A battery is basically just a chemical reaction. At the negative (cathode) end of the battery the reaction releases electrons while at the positive (anode) end of the battery the reaction consumes electrons. As long as the external circuit allows electrons to flow from the cathode to the anode the reaction goes and the battery generates power.
If you break the external circuit then electrons can't flow and the battery stops producing power. But if you can use some kind of instrument (to use your words) to supply electrons to the anode and remove them from the cathode the reaction in the battery will go and the battery will produce power. The battery doesn't care where the electrons are coming from or where they're going.
But you won't be able to do this indefinitely because as you remove electrons from the cathode you end up with a large collection of electrons i.e. a negative charge. In the same way, as you supply electrons to the anode you'll end up with a positive charge. This charge separation generates a potential difference (i.e. a voltage) and as soon as this voltage gets bigger than the battery voltage the electrons will stop flowing. At this point you'll need to let the two collections of charges neutralise by closing the external circuit or the battery will stop producing power.
An extreme example of the open circuit is the battery itself. If you pick up a battery it will have an excess of electrons at the -ve end and a deficit of electrons at the +ve end because the battery has pushed electrons to its ends until it couldn't push any more.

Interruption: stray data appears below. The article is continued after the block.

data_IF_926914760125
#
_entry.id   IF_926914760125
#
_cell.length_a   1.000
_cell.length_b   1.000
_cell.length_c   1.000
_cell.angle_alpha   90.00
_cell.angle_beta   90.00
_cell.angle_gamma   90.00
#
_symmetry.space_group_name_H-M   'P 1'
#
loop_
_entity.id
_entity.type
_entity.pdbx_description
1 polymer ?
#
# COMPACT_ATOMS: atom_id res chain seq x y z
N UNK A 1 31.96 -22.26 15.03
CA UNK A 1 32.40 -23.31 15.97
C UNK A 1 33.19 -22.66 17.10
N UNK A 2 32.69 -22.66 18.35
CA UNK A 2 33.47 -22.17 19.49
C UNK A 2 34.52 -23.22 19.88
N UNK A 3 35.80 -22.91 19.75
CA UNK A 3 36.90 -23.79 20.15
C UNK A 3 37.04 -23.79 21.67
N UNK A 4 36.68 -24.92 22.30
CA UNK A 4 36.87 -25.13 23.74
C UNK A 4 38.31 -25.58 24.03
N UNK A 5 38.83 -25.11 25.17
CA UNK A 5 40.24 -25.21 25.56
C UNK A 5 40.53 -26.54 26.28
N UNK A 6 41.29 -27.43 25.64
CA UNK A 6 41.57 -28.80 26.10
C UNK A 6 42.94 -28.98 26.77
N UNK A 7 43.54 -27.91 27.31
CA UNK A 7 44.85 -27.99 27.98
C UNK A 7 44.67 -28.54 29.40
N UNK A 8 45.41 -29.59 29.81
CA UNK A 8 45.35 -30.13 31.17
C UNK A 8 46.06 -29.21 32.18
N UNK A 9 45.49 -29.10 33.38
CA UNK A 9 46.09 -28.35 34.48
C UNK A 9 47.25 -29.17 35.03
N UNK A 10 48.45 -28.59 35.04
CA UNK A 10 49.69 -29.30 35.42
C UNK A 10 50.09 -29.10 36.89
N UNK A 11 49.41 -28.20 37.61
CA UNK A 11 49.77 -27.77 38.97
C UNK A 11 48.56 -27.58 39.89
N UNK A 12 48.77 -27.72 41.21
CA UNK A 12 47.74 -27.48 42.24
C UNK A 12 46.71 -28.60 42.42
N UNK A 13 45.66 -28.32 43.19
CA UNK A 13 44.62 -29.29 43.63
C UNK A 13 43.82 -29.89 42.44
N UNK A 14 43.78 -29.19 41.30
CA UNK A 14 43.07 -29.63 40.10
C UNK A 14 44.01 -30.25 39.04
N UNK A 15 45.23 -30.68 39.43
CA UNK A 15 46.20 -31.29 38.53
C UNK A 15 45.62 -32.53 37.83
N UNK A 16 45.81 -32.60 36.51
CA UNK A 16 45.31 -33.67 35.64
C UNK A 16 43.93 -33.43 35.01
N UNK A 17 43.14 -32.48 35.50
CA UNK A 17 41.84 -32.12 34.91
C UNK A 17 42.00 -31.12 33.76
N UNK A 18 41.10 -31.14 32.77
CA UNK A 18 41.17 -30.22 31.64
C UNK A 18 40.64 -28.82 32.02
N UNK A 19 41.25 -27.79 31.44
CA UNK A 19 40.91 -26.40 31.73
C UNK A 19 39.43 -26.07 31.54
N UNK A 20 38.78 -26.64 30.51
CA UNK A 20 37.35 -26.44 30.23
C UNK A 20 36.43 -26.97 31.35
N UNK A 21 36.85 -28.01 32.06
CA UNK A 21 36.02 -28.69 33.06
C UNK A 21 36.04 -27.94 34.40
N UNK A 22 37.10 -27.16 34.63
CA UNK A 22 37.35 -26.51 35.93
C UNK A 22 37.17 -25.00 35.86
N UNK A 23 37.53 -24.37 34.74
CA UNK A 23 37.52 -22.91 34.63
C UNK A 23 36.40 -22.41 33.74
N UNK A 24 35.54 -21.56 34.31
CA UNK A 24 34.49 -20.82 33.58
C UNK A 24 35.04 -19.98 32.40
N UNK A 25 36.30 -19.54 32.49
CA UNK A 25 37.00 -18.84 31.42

Response to comment:
A very common analogy for an electrical circuit is to image it as a series of pipes with water flowing through them. The electrons are analagous to the water, and the battery is the water pump. So the usual closed circuit is shown on the left, with the battery pumping water (electrons!) out of one end of the battery, round the circuit and back in the other end of the battery.
The open circuit is represented by the diagram on the left, where the battery pumps water up from a closed container at the bottom to another closed container at the top. As the battery pumps water the pressure in the bottom decreases and the pressure at the top increases, and at some point the pressure difference will get bigger than the pump can manage. You can use a more powerful pump (i.e. a higher voltage) but even this will reach a point where it can't pump any more water.
This is why a battery in an open circuit can only pump a certain amount of electrons. As it pumps electrons they generate a reverse voltage that opposes the battery.